– once applied, the individual is rendered incapable of physical assault and can be easily restrained/handcuffed

– subject, if rendered unconscious, is awake and functional again in seconds to a couple of minutes

Cons: frankly, I can’t think of any… other than public perception. That can be addressed by explaining the event(s), the rationale and immediacy of the occurrence.

I am a practitioner of Jujitsu and have literally been choked unconscious on an untold number of occasions. The result? I’ve continued with the training session(s) without any ill effects. None effects whatsoever.

• Pepper spray:

Let’s use an example of another use of force tool currently in use. Pepper spray has a lasting effect. The person who has been sprayed needs to be decontaminated and it takes time for the bite in the eyes and lungs to dissipate. Not so with a neck restraint.

How do I know? As part of our training, I was exposed to tear gas and pepper spray. They were not pleasant!

What if your policy is adopted?

Please keep in mind that currently the use of a carotid control technique on the RCMP Use of Force Continuum is just prior to the use of deadly force. Think about that for a minute.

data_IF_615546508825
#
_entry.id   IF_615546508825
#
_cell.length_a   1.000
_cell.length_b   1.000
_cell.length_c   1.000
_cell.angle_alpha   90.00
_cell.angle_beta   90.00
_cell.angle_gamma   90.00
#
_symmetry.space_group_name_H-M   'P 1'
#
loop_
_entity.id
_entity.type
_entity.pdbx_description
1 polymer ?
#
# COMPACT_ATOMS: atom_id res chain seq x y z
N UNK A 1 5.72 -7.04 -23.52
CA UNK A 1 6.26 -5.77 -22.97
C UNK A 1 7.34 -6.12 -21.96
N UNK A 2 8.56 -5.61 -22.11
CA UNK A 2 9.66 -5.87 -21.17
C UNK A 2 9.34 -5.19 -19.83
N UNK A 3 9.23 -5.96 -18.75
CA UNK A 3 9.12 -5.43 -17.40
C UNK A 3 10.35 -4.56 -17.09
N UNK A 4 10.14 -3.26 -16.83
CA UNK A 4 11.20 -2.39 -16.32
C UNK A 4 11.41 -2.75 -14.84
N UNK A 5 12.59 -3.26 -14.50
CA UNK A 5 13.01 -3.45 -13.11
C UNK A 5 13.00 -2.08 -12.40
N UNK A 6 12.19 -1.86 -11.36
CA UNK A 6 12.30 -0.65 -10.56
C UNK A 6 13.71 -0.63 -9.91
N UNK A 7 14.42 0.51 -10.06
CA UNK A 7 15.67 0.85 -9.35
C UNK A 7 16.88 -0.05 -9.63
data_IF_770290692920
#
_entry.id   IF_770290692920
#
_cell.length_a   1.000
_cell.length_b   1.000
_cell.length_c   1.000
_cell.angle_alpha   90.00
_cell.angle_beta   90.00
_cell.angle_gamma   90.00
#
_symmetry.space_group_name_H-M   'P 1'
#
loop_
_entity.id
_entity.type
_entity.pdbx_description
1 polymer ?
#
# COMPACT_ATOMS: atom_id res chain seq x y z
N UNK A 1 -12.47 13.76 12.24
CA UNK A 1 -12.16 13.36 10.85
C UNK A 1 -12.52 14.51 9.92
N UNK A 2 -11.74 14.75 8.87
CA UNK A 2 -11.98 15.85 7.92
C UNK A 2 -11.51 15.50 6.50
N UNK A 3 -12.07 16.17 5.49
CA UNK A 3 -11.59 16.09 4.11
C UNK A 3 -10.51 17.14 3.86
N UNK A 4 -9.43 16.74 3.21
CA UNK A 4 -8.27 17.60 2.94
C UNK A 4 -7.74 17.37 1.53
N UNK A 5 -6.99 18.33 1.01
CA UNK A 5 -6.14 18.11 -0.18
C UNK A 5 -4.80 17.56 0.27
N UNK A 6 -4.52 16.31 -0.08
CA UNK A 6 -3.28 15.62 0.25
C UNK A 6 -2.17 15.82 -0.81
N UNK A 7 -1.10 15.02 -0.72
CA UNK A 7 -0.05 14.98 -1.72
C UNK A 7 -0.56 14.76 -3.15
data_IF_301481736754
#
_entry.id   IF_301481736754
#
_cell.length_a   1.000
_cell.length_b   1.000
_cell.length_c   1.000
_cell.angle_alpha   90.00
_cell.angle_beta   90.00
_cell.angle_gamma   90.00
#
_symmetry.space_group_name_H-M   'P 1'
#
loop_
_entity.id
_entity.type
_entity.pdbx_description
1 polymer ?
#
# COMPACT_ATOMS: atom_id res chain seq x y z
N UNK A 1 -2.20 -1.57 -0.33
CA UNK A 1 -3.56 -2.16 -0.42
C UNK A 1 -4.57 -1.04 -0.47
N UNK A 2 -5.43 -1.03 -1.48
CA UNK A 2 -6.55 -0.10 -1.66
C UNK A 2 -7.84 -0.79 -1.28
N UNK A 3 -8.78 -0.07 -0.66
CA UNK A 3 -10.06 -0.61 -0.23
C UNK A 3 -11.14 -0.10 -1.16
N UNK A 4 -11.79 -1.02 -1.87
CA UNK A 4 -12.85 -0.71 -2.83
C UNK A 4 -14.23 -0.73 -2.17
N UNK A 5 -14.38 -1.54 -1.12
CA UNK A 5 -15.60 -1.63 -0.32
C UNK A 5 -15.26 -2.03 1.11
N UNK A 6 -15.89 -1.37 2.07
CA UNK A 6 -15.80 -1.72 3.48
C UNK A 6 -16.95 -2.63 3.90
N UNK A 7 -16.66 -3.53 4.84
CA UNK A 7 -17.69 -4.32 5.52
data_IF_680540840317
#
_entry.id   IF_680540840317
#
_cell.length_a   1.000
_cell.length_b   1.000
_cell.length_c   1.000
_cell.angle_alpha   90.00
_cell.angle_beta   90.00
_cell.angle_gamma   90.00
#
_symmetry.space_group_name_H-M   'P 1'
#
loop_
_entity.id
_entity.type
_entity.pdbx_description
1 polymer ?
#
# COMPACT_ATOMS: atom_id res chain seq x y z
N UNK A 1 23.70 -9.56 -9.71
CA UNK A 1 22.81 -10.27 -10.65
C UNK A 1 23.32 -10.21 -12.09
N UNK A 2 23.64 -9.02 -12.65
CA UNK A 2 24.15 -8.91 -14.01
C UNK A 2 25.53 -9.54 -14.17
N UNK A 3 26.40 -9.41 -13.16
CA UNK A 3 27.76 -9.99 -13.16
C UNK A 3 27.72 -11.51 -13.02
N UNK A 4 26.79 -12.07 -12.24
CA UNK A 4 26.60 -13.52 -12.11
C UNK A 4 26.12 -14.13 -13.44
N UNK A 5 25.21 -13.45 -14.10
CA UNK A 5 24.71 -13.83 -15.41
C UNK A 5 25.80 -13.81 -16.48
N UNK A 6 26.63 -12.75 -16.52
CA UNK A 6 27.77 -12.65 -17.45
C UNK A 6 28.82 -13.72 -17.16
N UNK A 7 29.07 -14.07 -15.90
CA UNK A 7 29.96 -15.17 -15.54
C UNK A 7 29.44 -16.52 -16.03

Now, if you mandate this policy, you are removing an option that is safe and effective in controlling an individual. If removed, what alternative is left? Very possibly, the use of deadly force.

This is policy by political decree.

I certainly understand the need for political action and intervention at times. That being said, you need to have some understanding of the consequences of your policy making and the need listen to and take direction/advice from the experts in the field, a field of which you have no experience.

Failing to do so is akin to having a furniture salesman dictating how to operate a nuclear power plant, or worse.

Frankly speaking, I realise that this letter will be ignored on its face. However, to continue to sit back and do nothing, and watch the degradation of a profession by uninformed and politically driven authorities, is no longer tolerable to me.

Roger Morrow, Sgt. Ret’d, Langley


RCMPolice Service History:

Depot Division for RCMP Training 1980-1981

Whitecourt, Alta.

Edson, Alta.

Fort Chipewyan, Alta.

Sylvan Lake, Alta.

Red Deer City Detachment, Alta.

United Nations Peacekeeper – former Yugoslavia during its civil war

Red Deer City Detachment, Alta.



Awards and honours:

UN Service medals (two)

Queen’s Jubilee medal

RCMP Long Service medal with Silver Clasp

B.C. Bravery medal

Alberta Emergency Services medals (two)


• READ MORE: Feds ask RCMP to ban use of certain measures – carotid control, sponge rounds, tear gas